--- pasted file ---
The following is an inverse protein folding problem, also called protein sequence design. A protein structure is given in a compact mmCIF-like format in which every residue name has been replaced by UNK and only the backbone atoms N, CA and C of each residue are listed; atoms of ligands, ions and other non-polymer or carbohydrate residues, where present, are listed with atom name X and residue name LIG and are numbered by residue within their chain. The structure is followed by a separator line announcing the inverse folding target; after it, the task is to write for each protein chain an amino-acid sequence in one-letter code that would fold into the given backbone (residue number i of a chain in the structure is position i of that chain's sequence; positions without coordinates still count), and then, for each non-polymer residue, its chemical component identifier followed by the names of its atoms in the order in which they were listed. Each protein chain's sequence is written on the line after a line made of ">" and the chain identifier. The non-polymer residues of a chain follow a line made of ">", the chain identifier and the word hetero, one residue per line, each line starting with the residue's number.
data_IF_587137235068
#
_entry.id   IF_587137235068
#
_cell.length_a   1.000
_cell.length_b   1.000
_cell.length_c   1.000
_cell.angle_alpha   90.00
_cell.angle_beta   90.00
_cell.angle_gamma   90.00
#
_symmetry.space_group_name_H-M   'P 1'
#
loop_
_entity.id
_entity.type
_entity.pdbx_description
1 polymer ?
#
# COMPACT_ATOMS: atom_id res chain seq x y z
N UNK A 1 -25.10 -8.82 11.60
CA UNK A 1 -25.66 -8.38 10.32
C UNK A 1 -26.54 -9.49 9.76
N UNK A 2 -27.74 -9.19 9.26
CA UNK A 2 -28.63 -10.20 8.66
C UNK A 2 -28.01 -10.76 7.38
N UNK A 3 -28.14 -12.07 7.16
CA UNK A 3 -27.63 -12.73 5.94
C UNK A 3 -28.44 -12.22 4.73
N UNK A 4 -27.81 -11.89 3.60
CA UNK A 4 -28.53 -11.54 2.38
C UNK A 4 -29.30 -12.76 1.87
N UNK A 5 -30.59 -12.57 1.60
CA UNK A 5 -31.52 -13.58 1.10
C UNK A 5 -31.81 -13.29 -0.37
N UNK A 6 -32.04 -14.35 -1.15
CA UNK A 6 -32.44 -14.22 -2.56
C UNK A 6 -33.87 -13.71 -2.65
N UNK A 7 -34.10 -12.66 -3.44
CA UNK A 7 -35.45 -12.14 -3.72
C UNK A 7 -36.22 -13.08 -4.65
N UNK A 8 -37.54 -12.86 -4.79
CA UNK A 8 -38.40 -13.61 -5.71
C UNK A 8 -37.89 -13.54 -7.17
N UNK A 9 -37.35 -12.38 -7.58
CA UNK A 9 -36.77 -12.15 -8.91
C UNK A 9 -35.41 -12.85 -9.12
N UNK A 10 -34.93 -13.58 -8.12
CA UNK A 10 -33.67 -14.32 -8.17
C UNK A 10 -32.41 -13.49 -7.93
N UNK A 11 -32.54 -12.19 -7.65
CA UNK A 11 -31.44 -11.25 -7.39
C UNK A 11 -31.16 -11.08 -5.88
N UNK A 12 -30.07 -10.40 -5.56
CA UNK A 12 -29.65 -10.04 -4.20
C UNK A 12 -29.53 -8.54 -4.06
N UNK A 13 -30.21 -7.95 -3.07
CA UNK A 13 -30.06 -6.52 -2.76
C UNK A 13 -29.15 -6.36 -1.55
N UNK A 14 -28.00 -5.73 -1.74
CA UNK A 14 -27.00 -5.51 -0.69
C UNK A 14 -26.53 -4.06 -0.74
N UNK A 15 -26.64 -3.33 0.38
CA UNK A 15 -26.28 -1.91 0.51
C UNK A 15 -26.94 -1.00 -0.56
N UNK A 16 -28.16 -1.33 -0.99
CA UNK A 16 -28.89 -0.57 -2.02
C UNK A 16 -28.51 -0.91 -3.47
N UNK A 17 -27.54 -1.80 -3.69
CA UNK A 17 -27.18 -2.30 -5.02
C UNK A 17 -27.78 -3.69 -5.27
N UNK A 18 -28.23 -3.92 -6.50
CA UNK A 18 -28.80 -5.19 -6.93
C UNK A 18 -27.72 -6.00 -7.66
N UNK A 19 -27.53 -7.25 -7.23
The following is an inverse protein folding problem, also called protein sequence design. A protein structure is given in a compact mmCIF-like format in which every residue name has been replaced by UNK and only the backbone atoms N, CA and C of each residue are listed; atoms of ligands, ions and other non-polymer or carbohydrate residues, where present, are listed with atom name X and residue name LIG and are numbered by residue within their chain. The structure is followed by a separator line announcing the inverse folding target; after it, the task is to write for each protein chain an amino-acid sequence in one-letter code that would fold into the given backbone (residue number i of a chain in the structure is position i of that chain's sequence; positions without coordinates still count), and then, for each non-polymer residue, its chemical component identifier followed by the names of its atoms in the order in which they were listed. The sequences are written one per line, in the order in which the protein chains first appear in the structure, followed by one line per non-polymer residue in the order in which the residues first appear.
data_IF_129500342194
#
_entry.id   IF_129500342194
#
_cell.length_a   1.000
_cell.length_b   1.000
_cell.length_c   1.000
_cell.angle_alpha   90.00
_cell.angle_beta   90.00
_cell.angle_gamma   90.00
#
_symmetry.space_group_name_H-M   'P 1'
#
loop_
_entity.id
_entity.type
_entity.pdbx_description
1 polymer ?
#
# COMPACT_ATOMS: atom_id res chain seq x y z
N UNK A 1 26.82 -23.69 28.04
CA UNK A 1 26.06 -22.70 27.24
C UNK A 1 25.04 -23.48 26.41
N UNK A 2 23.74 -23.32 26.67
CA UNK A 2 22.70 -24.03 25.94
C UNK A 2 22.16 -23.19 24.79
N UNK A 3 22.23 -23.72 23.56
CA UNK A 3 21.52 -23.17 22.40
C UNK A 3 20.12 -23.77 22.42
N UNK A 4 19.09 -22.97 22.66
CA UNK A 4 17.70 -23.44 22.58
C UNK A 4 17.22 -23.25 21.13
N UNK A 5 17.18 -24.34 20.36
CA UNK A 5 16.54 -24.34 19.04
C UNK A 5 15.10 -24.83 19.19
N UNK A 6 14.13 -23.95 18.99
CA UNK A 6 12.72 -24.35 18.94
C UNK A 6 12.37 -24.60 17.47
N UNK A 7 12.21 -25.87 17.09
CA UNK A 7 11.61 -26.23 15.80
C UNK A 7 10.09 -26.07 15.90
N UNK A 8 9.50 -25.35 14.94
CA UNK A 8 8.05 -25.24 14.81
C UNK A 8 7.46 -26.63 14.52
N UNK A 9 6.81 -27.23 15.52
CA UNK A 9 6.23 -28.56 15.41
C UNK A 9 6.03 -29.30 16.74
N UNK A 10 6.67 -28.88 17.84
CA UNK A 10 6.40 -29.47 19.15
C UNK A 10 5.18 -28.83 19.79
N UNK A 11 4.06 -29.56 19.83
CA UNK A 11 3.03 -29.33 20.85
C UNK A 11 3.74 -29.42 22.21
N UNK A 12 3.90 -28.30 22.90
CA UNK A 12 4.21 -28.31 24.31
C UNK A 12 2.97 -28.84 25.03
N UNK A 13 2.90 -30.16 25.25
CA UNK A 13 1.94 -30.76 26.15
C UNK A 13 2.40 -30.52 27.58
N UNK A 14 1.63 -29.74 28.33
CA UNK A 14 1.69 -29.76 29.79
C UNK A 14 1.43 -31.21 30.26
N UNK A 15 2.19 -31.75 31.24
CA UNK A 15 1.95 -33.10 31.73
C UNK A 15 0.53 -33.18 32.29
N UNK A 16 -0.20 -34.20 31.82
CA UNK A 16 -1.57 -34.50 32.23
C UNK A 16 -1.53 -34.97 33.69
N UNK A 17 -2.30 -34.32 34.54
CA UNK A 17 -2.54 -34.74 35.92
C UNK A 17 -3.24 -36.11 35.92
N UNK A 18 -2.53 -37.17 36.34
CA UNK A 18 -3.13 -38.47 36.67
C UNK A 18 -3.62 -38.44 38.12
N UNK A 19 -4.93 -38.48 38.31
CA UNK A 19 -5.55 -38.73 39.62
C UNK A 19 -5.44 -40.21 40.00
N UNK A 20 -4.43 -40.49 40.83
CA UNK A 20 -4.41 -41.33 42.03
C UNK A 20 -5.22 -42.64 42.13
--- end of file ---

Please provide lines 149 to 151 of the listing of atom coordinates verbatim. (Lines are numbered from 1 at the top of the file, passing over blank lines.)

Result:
N UNK A 18 -2.53 -37.17 36.34
CA UNK A 18 -3.13 -38.47 36.67
C UNK A 18 -3.62 -38.44 38.12